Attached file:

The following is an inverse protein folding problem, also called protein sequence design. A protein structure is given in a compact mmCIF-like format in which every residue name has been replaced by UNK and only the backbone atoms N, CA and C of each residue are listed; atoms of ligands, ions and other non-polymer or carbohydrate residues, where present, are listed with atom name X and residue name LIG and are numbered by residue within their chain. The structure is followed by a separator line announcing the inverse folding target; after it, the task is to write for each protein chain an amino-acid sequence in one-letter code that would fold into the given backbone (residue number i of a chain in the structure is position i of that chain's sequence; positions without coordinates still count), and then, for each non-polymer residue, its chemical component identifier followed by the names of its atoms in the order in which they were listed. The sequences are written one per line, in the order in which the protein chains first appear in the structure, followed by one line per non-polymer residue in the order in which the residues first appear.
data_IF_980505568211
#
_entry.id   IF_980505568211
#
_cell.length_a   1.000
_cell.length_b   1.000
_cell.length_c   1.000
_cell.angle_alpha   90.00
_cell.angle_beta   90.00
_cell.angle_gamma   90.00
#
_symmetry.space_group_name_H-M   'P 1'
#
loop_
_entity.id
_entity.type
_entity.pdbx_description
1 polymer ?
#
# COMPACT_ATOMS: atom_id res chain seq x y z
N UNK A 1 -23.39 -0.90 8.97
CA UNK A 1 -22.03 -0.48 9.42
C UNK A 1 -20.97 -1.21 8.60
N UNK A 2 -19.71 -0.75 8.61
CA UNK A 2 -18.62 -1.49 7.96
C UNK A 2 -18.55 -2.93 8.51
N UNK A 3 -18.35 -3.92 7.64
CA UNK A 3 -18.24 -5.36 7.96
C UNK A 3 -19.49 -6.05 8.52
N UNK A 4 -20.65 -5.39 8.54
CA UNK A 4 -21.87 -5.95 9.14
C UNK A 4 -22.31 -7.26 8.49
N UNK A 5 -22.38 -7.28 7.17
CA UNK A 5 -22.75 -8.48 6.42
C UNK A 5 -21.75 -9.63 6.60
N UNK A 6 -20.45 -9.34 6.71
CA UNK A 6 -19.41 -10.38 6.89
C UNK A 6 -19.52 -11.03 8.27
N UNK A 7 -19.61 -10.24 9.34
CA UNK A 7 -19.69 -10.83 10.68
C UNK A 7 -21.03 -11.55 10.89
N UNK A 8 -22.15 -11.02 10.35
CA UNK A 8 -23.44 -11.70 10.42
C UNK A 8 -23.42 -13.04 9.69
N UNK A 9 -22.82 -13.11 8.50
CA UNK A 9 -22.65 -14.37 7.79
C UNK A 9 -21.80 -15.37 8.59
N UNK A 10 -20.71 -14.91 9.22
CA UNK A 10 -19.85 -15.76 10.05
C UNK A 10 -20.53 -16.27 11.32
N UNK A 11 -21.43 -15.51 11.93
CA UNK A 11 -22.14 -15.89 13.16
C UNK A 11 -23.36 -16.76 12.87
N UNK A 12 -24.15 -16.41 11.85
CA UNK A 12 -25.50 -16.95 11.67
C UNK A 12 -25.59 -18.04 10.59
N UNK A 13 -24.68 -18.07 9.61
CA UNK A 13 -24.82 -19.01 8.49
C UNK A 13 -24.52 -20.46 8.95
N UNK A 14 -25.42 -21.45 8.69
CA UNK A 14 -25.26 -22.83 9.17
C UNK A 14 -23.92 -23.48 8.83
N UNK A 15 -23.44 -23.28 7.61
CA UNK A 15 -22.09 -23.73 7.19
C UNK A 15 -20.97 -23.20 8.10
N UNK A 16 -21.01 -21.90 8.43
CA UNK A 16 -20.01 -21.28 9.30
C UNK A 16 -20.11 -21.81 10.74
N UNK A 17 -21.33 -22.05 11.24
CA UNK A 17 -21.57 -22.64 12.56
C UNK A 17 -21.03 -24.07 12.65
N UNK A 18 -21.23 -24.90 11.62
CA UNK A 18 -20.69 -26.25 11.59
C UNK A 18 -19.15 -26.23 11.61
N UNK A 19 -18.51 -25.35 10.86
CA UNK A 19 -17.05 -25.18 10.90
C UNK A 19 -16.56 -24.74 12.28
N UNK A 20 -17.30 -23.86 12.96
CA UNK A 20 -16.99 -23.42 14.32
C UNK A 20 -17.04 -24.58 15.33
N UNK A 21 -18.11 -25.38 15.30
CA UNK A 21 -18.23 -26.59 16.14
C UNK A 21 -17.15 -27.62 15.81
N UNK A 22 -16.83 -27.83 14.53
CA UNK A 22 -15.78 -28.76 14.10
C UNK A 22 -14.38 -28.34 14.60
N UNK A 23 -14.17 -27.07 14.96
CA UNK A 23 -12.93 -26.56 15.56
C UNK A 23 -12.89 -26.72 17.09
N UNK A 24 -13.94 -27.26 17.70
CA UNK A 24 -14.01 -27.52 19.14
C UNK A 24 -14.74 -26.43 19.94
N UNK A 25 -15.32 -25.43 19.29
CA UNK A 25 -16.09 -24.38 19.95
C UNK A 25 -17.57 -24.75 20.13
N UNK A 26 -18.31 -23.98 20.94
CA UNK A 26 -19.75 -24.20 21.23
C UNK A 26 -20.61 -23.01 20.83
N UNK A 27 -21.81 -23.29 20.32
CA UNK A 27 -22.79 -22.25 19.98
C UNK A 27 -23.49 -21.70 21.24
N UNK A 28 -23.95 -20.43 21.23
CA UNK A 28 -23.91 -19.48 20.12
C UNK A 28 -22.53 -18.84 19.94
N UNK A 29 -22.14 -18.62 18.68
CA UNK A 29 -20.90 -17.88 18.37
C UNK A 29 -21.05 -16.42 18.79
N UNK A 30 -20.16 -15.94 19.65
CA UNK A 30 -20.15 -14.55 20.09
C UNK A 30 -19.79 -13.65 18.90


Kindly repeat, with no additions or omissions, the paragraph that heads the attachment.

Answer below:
The following is an inverse protein folding problem, also called protein sequence design. A protein structure is given in a compact mmCIF-like format in which every residue name has been replaced by UNK and only the backbone atoms N, CA and C of each residue are listed; atoms of ligands, ions and other non-polymer or carbohydrate residues, where present, are listed with atom name X and residue name LIG and are numbered by residue within their chain. The structure is followed by a separator line announcing the inverse folding target; after it, the task is to write for each protein chain an amino-acid sequence in one-letter code that would fold into the given backbone (residue number i of a chain in the structure is position i of that chain's sequence; positions without coordinates still count), and then, for each non-polymer residue, its chemical component identifier followed by the names of its atoms in the order in which they were listed. The sequences are written one per line, in the order in which the protein chains first appear in the structure, followed by one line per non-polymer residue in the order in which the residues first appear.